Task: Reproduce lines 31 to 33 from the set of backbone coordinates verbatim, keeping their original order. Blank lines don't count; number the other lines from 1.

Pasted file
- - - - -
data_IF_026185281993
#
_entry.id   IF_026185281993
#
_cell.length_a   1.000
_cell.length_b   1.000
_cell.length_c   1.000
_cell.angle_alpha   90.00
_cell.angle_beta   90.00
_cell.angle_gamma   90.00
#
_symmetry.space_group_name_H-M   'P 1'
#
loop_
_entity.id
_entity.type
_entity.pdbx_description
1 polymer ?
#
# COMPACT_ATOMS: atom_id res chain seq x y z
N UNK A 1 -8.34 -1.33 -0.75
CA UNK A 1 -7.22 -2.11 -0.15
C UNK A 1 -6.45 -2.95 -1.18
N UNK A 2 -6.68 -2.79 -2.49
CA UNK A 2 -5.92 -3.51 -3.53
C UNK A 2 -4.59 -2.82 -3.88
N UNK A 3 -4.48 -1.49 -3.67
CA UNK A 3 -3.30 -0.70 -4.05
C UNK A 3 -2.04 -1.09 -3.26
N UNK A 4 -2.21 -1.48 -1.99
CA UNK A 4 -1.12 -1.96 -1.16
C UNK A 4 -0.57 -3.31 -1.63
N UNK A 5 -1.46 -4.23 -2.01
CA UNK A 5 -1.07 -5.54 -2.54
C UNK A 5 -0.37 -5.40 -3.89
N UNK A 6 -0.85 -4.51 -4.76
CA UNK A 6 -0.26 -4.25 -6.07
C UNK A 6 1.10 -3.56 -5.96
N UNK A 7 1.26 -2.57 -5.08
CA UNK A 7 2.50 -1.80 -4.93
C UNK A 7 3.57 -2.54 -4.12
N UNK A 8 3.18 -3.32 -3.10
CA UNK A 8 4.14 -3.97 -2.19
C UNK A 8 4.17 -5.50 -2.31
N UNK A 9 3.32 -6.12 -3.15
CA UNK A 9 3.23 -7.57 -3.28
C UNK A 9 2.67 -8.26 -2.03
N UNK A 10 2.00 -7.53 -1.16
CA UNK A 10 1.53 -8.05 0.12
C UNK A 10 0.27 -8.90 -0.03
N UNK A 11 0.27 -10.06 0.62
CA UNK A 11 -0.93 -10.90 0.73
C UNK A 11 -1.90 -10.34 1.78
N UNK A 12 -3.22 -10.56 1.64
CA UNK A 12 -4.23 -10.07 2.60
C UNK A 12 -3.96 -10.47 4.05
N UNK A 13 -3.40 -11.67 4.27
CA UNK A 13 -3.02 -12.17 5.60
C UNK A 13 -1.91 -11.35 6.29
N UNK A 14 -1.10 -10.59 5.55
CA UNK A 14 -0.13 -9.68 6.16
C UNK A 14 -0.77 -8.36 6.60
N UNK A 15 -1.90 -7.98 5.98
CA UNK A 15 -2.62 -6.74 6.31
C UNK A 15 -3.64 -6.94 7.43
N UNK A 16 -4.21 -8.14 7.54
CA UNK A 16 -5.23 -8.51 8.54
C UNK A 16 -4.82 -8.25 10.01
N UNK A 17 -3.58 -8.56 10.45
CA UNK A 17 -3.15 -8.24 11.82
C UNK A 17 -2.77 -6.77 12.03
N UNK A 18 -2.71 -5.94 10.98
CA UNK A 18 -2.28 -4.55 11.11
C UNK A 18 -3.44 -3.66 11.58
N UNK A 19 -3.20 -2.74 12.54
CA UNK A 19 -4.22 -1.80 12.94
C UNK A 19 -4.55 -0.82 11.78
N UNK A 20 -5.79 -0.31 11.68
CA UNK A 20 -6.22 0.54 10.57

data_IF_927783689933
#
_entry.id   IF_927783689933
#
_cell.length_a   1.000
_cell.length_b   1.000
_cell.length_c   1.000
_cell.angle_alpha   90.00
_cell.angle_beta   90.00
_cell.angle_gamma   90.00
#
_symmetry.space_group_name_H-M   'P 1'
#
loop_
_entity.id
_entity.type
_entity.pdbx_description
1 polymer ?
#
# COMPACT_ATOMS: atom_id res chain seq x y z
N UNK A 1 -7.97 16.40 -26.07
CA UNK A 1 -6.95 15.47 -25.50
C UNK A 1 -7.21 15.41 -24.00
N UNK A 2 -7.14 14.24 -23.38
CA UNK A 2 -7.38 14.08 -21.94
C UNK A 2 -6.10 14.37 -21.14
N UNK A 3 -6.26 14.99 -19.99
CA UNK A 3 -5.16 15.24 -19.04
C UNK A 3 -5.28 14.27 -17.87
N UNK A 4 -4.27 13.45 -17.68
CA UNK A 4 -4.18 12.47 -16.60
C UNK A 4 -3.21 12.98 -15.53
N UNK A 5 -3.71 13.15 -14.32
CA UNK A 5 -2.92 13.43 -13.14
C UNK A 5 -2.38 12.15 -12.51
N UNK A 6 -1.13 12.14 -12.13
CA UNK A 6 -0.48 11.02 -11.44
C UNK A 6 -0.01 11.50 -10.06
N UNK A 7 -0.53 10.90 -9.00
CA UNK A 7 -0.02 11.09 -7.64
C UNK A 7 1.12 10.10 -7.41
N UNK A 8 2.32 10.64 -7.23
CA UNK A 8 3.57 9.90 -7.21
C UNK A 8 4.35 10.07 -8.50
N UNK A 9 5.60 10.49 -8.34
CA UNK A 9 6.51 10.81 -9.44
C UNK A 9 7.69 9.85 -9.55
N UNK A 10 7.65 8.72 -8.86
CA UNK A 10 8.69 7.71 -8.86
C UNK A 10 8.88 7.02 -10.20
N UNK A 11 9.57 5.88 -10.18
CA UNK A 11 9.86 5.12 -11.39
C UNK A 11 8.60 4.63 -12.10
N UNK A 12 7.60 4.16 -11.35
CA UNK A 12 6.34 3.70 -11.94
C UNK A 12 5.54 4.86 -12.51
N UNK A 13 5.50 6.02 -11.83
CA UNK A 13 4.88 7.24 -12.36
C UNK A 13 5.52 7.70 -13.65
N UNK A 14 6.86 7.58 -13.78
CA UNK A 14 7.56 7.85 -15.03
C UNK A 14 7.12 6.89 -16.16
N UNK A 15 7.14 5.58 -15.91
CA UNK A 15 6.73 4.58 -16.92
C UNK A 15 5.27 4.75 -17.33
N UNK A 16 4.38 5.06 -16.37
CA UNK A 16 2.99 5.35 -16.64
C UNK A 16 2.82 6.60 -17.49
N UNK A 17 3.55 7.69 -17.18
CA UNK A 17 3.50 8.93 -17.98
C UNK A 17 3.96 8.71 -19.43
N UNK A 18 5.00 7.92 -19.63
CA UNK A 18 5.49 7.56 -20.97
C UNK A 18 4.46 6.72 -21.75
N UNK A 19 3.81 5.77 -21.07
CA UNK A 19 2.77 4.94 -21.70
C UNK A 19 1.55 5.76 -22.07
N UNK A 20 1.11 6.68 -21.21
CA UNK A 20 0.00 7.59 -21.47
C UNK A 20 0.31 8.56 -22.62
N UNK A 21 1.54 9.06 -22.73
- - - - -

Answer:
CA UNK A 4 -1.12 -1.96 -1.16
C UNK A 4 -0.57 -3.31 -1.63
N UNK A 5 -1.46 -4.23 -2.01